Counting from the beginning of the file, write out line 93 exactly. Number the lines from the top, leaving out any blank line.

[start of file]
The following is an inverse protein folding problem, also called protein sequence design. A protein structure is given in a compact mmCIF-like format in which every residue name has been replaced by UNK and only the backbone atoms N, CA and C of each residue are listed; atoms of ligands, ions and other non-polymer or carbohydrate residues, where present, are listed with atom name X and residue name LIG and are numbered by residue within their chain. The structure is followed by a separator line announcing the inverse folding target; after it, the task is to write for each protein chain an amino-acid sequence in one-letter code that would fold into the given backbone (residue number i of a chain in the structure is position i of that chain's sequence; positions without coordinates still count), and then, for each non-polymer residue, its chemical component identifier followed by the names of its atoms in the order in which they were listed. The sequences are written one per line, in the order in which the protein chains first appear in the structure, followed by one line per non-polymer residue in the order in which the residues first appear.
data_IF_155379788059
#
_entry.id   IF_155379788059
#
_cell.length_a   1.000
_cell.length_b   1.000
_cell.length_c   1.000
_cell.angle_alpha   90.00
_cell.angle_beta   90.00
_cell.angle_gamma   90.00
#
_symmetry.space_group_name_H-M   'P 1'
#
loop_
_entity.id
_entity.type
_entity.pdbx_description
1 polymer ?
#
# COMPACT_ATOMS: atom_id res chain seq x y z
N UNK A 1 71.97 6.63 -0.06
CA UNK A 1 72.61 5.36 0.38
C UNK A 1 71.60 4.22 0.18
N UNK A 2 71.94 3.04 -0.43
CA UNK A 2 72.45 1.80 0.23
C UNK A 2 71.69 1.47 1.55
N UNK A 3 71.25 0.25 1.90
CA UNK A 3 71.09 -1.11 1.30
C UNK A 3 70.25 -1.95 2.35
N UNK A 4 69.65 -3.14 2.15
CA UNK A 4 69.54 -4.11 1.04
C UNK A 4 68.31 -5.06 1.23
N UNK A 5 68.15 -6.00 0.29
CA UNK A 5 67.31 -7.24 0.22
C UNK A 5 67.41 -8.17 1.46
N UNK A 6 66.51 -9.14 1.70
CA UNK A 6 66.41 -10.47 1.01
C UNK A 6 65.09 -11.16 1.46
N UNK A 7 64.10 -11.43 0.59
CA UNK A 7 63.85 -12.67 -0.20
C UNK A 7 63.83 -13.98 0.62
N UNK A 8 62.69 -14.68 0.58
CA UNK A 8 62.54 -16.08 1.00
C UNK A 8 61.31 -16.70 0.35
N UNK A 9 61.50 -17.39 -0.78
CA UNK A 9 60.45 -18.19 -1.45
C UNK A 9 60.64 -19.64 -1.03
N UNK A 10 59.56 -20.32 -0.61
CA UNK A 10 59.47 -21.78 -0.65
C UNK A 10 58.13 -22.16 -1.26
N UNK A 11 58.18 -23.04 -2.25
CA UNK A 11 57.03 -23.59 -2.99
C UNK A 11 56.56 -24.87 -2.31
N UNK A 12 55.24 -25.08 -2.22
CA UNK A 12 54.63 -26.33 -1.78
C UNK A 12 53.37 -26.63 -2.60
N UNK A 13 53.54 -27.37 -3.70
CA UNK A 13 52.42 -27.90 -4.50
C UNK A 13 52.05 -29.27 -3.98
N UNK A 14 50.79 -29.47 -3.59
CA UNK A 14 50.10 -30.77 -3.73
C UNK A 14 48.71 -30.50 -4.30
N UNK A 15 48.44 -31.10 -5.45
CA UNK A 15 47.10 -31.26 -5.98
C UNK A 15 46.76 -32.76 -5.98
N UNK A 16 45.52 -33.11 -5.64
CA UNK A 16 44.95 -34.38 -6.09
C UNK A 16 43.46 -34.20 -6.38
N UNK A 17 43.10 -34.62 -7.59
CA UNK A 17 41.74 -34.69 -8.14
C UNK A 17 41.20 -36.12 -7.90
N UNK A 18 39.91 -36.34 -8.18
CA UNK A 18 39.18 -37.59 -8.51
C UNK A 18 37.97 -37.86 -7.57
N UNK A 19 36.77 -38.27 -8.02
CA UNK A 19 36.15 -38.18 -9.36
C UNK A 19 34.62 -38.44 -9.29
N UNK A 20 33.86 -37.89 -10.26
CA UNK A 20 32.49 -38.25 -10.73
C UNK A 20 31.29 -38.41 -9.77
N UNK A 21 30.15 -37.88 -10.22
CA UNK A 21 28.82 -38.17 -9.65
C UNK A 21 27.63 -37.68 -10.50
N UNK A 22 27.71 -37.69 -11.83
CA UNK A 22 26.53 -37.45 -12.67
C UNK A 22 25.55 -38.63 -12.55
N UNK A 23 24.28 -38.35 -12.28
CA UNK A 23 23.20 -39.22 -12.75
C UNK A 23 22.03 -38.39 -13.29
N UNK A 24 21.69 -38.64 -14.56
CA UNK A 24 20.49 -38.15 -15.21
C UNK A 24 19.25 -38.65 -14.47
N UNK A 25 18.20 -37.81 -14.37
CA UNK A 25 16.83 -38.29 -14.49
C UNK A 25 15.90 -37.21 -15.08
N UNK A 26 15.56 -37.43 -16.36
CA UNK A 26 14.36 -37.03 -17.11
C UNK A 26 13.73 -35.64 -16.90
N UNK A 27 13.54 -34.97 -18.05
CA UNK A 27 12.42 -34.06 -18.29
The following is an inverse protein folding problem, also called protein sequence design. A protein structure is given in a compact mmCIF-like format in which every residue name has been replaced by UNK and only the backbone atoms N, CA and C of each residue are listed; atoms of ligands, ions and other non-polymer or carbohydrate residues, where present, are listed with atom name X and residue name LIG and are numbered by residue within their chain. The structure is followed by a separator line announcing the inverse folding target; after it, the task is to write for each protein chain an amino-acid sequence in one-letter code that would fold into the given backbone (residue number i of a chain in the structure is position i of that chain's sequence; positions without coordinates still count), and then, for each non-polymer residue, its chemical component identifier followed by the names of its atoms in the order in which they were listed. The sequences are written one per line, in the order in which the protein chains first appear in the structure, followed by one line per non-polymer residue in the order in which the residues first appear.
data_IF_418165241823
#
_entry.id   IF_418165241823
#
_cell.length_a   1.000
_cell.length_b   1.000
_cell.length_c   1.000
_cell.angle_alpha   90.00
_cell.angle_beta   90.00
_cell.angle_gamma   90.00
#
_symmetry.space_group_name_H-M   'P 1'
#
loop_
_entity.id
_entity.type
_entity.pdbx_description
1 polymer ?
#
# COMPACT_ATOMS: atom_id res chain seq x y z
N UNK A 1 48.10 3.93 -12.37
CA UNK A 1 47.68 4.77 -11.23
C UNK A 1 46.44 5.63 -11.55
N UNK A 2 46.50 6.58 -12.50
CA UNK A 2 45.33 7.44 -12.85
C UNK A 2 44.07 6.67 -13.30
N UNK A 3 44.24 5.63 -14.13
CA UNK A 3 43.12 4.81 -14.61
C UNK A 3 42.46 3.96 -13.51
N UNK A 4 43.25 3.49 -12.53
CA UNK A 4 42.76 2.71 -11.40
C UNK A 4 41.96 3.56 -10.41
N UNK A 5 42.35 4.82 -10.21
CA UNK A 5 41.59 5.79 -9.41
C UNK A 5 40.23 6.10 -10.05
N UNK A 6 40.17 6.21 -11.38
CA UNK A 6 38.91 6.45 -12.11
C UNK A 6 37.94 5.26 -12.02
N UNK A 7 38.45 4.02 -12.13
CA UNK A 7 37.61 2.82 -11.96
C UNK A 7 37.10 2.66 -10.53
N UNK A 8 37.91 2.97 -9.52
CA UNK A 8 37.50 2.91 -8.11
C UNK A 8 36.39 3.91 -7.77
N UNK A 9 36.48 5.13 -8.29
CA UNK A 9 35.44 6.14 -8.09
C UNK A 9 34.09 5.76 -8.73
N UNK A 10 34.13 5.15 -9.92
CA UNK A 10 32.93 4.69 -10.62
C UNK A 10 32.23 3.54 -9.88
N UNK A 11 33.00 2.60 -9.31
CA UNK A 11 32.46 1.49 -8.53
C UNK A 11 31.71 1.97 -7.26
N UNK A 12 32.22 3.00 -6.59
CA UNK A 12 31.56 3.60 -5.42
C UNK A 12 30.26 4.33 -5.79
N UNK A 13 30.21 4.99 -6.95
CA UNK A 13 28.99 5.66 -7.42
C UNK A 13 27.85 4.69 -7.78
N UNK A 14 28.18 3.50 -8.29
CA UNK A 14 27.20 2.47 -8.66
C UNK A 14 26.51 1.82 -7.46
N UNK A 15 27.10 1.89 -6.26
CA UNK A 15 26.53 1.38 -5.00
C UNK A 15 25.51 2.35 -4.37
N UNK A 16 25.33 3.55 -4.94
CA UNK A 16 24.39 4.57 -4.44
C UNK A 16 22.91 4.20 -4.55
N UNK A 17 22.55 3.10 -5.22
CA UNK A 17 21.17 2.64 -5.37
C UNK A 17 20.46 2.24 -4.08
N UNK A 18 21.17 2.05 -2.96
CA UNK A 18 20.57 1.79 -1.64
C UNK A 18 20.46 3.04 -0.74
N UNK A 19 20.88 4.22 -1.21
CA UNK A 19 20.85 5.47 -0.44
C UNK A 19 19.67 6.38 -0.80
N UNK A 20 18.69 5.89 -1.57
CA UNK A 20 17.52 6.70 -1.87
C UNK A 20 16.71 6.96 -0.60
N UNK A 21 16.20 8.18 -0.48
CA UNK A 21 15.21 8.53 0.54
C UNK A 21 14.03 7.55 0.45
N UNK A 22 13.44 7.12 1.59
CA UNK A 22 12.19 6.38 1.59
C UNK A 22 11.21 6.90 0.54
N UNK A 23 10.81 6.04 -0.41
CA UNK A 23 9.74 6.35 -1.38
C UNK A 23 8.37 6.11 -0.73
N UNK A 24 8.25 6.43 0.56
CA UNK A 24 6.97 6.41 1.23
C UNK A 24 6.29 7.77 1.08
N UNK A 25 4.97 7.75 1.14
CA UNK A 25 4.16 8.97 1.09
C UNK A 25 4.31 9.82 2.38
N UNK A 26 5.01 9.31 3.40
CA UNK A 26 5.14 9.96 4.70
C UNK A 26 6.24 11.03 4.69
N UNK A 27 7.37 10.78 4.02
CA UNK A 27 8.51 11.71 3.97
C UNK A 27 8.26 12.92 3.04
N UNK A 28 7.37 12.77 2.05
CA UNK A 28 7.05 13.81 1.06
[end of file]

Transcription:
C UNK A 24 19.25 -38.65 -14.47